This post originally appeared on Panels, which is now Book Riot Comics
If you follow me on Twitter (you can at @skrishna!), you’ve probably been seeing me tweet about a comics anthology called Drawing the Line: Indian Women Fight Back!, edited by Priya Kuriyan, Larissa Bertonasco, and Ludmilla Bartscht. Or you might have seen me mention it in Friday’s Inbox/Outbox. Or maybe you saw my article about it on Book Riot. CLEARLY I feel strongly about this anthology and getting it funded, so I’m going to take a minute to tell you why.
(And if you’re wondering, I’m in no way affiliated with the Kickstarter, the comic, or the publishing company behind it. Seeing more Indians, more women, and specifically more Indian women is a thing I feel very strongly about, as is the ways Indian women are treated in India. In other words, I am so here for this.)
If you live in the United States, you can have a copy of this black and white, softcover anthology shipped to you for roughly $26 U.S.; in Canada, it’s $30 CAD, with an anticipated ship date of December 2015. It was originally published in India by Zubaan Books, and is being published in North America by Ad Astra Comics. The anthology will be published regardless of whether the Kickstarter is fully funded, so your risk is low, but I’m all about supporting a small publisher trying to bring diverse voices to a new audience.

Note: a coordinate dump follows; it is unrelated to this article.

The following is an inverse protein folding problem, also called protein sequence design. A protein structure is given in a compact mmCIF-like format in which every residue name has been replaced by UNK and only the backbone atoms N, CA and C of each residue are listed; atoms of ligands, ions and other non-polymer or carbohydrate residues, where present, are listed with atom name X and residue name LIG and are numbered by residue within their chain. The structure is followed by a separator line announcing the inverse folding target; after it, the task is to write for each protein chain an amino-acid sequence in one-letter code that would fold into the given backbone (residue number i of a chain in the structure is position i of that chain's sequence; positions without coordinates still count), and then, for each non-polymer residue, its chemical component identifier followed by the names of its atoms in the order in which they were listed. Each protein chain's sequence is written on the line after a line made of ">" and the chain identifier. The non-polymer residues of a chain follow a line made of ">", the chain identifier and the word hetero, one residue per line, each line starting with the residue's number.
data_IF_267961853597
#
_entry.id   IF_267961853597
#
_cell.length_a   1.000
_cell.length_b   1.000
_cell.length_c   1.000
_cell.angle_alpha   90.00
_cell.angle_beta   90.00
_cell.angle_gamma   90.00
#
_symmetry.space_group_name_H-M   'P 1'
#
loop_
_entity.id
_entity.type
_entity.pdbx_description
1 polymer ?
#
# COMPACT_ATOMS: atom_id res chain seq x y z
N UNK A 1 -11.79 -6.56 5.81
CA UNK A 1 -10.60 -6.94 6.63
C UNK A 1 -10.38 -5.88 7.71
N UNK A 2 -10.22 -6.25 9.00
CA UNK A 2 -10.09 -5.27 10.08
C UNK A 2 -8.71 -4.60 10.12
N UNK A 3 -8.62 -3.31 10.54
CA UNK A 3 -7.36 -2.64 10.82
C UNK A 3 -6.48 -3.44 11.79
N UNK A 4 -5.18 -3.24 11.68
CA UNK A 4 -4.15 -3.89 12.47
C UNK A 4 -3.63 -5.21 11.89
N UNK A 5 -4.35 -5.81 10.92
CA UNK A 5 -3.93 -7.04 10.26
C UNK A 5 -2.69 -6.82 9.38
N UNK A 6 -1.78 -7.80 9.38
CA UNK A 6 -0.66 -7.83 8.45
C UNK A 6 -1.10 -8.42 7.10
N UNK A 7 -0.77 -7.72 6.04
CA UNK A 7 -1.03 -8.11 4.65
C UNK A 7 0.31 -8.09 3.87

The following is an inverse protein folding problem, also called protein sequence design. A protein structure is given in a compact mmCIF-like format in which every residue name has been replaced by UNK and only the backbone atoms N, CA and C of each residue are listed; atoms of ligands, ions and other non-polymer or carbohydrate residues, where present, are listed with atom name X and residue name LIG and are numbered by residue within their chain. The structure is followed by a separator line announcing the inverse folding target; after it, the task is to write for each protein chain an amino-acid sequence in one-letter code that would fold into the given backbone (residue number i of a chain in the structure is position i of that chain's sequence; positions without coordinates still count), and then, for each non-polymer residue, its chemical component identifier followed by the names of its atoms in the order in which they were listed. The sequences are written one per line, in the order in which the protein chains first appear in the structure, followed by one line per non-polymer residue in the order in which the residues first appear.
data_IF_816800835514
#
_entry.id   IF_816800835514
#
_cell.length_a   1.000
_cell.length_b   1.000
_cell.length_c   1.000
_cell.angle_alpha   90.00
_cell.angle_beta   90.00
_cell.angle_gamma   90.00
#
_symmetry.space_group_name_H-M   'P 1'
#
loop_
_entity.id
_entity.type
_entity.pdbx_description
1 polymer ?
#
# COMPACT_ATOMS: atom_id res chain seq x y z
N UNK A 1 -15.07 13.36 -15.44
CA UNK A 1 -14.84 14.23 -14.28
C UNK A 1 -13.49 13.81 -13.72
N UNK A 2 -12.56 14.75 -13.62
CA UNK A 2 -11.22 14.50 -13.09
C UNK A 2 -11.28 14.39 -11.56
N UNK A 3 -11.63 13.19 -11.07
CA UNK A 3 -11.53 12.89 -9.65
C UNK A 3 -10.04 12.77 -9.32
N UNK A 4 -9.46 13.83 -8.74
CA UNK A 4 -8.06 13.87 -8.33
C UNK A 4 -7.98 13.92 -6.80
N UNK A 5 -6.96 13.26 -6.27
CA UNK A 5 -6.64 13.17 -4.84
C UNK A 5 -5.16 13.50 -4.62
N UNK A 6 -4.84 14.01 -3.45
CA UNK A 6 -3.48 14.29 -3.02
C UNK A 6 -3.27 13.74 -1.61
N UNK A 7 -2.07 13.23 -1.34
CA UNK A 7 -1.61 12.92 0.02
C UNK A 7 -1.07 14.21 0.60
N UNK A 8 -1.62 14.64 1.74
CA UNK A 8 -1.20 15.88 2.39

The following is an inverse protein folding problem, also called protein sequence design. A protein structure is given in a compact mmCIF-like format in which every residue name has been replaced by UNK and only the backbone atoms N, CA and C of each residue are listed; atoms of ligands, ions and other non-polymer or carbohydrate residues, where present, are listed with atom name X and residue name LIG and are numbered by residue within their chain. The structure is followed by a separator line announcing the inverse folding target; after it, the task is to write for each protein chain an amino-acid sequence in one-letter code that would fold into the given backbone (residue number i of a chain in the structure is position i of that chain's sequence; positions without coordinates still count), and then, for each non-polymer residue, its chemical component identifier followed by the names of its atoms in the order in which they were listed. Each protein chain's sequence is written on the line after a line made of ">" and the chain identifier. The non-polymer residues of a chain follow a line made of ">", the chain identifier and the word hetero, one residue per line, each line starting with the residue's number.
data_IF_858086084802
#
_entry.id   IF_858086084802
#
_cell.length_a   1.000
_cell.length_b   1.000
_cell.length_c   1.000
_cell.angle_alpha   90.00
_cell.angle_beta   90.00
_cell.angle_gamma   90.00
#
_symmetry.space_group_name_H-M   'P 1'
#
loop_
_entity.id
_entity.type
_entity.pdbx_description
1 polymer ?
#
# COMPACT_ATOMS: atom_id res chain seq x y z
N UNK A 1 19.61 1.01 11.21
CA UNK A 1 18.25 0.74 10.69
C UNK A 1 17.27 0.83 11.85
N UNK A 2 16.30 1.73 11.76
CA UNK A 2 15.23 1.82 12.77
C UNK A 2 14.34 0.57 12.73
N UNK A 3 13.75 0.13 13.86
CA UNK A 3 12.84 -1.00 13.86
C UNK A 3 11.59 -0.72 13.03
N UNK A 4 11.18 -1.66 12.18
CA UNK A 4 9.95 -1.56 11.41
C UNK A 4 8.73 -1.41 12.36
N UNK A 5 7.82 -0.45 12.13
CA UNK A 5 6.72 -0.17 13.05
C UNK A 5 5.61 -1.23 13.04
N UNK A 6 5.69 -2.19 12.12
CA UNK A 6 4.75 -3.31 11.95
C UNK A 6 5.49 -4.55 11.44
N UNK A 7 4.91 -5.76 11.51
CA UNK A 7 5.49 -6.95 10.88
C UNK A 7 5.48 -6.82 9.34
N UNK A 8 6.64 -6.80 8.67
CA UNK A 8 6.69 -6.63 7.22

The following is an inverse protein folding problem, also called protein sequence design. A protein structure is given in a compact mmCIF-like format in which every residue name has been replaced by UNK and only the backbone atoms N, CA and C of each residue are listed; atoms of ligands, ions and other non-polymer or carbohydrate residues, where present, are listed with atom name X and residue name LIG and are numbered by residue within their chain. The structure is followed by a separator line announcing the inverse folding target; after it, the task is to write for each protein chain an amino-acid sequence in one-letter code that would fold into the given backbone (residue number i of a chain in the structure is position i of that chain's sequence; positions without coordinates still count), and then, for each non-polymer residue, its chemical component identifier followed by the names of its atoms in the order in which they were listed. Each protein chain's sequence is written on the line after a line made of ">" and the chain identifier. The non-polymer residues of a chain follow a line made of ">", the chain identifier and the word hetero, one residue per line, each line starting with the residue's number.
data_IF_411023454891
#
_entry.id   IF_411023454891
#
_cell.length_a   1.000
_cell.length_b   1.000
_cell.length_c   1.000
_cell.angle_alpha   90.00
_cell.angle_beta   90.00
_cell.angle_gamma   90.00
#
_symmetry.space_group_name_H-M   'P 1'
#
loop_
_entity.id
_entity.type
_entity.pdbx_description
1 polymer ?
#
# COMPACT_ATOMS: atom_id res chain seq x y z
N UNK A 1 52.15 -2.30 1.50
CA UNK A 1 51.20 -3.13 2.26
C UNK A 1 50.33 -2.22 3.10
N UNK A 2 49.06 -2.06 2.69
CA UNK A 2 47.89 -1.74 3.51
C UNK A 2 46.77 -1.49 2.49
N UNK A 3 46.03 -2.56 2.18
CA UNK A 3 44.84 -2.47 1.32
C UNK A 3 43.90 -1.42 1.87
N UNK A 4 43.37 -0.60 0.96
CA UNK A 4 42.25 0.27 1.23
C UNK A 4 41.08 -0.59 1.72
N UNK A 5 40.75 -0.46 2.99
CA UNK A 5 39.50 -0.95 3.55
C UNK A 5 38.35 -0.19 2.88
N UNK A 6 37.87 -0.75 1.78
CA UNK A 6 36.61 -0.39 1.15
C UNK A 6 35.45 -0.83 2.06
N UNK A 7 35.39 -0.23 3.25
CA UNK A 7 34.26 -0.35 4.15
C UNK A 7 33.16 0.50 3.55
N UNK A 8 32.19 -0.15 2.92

“Drawing the Line: Indian Women Fight Back! is a collection of 14 accounts of lived experience by women in India. Stories cover topics about gender, sexuality, harassment, coming of age, family, sisterhood, race, shadeism, class, and political struggle in a country that many in the West know little about, and understand even less.”
We’ve all heard the horrible and seemingly endless stories of gang rape, acid attacks, and other kinds of violence that women in India face; the daily harassment doesn’t even make the news because it’s so routine. This anthology is Indian women telling their own stories, fighting back against what they see every day.
“Drawing the Line gives women in India a chance to speak for themselves. At a time when intersectional feminism is again reminding feminists in the West about the marginalized position of women of colour, LGBTQ women, and women in the “global South”, this comic anthology offers North American readers the chance to learn valuable lessons about diversity of experience.”
Of course, I personally have backed this Kickstarter, but I’ve been lucky enough to see an advance copy of the anthology, and it’s pretty spectacular. If promoting diverse voices is something you believe in, you can back the Kickstarter as well.